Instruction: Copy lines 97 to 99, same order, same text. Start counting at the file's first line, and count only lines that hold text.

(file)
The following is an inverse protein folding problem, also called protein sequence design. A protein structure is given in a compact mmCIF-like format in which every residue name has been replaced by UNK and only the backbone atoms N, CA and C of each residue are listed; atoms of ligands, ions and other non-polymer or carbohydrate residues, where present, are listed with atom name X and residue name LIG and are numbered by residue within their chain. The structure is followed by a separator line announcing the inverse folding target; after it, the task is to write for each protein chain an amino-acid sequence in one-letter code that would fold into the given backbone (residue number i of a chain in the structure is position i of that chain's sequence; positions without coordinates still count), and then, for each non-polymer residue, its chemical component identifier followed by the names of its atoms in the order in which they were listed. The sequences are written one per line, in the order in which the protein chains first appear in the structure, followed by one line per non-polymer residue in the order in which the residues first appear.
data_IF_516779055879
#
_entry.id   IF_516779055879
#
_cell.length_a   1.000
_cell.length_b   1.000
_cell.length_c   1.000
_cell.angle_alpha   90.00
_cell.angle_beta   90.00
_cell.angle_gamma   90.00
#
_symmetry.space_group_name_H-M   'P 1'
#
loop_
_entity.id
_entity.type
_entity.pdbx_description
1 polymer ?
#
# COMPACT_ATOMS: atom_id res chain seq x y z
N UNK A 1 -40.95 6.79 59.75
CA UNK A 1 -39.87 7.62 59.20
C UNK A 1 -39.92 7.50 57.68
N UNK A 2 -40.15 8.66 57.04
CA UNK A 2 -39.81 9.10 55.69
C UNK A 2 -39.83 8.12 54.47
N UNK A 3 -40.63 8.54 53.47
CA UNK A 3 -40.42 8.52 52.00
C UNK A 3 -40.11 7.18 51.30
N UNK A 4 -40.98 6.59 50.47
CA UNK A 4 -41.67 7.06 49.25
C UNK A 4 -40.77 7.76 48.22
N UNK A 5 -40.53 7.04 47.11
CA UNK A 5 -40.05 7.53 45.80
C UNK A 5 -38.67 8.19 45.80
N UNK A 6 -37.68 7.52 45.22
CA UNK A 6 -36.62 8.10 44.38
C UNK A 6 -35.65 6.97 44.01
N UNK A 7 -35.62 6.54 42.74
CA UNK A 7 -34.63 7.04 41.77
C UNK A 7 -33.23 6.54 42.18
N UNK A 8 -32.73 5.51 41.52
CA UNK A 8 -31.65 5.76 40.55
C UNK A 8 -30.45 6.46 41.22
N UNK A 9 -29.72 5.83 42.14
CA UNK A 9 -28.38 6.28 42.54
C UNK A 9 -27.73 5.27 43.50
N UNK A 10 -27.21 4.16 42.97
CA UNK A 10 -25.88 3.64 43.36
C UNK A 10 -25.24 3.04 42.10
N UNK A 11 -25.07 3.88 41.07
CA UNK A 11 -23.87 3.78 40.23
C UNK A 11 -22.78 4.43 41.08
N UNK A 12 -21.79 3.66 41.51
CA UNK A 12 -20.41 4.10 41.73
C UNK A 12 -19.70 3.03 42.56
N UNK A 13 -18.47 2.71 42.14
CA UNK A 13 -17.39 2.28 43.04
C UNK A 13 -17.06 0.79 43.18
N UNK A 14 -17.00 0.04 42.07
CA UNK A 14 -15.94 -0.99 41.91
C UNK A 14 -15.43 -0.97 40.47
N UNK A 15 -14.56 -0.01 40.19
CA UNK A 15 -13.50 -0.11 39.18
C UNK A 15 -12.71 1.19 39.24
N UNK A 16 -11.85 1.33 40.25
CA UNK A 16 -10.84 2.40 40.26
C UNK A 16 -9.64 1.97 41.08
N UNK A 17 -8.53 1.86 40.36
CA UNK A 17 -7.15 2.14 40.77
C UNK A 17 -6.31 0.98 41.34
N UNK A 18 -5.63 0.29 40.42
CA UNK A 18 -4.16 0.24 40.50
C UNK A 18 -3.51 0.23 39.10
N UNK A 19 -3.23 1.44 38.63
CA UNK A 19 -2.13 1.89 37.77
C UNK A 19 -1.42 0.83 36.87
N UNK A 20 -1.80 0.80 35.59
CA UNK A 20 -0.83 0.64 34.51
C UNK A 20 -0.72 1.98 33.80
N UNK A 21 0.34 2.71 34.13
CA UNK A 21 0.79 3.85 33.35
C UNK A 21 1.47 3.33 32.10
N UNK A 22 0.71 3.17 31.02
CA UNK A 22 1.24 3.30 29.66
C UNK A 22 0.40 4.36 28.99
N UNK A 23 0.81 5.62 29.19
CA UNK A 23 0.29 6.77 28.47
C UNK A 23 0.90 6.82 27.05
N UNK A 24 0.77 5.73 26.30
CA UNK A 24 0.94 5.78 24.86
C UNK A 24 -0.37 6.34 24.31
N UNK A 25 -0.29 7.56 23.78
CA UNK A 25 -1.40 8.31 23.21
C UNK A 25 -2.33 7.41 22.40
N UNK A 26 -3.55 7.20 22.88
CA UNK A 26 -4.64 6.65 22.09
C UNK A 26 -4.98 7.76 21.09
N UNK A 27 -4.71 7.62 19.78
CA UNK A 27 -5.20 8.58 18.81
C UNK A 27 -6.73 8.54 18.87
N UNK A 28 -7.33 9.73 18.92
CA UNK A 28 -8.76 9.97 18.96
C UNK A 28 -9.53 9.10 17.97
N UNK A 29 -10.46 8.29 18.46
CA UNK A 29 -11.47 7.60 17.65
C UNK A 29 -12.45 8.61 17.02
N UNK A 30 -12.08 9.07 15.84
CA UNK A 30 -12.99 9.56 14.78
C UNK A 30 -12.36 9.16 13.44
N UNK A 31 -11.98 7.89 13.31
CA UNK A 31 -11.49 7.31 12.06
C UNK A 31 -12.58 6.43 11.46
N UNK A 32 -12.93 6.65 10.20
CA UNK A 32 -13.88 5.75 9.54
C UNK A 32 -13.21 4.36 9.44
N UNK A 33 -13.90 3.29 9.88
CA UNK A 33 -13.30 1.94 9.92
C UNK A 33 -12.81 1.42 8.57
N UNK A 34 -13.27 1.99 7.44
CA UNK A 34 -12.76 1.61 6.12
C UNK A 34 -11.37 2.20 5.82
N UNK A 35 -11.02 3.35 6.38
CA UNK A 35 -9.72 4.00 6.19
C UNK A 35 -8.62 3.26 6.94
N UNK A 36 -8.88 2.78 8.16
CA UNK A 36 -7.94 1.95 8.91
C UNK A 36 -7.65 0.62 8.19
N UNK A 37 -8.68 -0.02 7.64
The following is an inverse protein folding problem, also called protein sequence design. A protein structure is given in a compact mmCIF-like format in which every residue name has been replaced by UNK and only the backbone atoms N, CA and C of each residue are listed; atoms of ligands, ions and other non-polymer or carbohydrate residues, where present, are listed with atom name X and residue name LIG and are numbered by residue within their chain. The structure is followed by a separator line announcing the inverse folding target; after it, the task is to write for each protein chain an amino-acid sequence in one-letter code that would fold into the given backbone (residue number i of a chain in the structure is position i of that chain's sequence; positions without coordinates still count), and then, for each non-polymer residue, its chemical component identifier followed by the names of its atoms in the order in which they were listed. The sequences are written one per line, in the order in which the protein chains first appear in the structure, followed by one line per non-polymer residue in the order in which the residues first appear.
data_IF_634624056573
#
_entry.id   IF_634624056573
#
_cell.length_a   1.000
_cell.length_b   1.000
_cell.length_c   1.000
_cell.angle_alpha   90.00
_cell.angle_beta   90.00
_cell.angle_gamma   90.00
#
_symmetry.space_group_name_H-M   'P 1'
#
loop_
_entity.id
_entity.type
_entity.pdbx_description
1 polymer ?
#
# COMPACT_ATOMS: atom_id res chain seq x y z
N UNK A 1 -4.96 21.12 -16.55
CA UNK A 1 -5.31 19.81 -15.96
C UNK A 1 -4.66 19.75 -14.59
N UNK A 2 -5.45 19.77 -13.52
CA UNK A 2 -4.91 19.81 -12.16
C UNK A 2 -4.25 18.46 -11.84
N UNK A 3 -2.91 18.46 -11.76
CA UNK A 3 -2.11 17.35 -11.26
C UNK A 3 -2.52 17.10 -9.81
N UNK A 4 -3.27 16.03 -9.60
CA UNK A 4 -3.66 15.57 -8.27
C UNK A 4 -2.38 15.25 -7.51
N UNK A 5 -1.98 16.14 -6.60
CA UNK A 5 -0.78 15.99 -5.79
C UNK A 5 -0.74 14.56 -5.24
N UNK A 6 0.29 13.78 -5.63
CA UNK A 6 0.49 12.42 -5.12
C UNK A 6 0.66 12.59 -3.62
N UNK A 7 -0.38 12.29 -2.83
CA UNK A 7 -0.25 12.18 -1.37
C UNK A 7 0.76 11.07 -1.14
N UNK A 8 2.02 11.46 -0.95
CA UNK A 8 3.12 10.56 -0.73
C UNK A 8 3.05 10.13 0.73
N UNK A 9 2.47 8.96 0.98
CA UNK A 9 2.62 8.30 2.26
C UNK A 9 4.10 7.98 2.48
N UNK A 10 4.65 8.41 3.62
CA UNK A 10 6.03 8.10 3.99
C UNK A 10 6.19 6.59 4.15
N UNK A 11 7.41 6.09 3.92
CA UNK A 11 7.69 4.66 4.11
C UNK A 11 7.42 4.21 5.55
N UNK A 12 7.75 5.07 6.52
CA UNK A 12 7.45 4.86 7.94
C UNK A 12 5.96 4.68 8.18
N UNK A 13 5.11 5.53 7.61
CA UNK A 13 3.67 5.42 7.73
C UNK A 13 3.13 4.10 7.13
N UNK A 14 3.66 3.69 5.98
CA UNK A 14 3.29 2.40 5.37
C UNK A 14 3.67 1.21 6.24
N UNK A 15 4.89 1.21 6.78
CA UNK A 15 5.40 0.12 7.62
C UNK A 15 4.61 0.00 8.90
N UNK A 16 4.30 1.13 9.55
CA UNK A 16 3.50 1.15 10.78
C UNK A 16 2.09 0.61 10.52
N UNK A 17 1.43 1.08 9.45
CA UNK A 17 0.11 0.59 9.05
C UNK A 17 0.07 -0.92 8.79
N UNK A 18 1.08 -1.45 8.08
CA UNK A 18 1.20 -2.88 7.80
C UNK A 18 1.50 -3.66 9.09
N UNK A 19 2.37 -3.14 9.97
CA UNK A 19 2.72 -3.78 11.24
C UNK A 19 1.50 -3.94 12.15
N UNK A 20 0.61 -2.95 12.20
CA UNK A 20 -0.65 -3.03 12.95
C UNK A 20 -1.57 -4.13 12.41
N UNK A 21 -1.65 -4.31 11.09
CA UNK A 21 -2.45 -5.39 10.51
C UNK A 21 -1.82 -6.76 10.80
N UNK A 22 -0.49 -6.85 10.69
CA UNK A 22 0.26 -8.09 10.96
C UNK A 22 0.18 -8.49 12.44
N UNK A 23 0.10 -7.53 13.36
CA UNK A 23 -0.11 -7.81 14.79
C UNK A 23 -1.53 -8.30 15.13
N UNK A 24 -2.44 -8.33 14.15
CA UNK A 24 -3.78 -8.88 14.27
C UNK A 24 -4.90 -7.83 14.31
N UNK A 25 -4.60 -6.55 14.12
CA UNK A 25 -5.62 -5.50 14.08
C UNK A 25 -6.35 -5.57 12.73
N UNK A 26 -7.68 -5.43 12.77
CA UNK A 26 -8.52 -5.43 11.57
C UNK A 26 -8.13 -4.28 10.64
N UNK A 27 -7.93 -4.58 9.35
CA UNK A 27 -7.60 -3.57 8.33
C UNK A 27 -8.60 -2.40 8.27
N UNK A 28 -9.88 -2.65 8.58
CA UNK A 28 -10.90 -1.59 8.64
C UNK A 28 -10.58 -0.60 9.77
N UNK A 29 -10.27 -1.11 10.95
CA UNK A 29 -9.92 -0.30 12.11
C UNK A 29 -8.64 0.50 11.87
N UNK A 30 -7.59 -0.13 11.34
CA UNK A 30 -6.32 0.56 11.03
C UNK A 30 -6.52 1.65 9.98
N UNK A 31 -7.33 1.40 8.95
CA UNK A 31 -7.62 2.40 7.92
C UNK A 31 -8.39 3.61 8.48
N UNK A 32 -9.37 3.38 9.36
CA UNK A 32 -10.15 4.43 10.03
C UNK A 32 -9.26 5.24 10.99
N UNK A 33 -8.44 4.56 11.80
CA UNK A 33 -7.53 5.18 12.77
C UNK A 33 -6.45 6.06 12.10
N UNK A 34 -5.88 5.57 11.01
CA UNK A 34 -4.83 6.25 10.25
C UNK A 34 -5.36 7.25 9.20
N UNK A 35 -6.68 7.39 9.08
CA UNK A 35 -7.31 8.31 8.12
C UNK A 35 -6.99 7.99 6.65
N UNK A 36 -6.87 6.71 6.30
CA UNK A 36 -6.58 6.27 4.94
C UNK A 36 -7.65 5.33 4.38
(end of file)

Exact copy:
N UNK A 26 -3.55 7.20 22.88
CA UNK A 26 -4.64 6.65 22.09
C UNK A 26 -4.98 7.76 21.09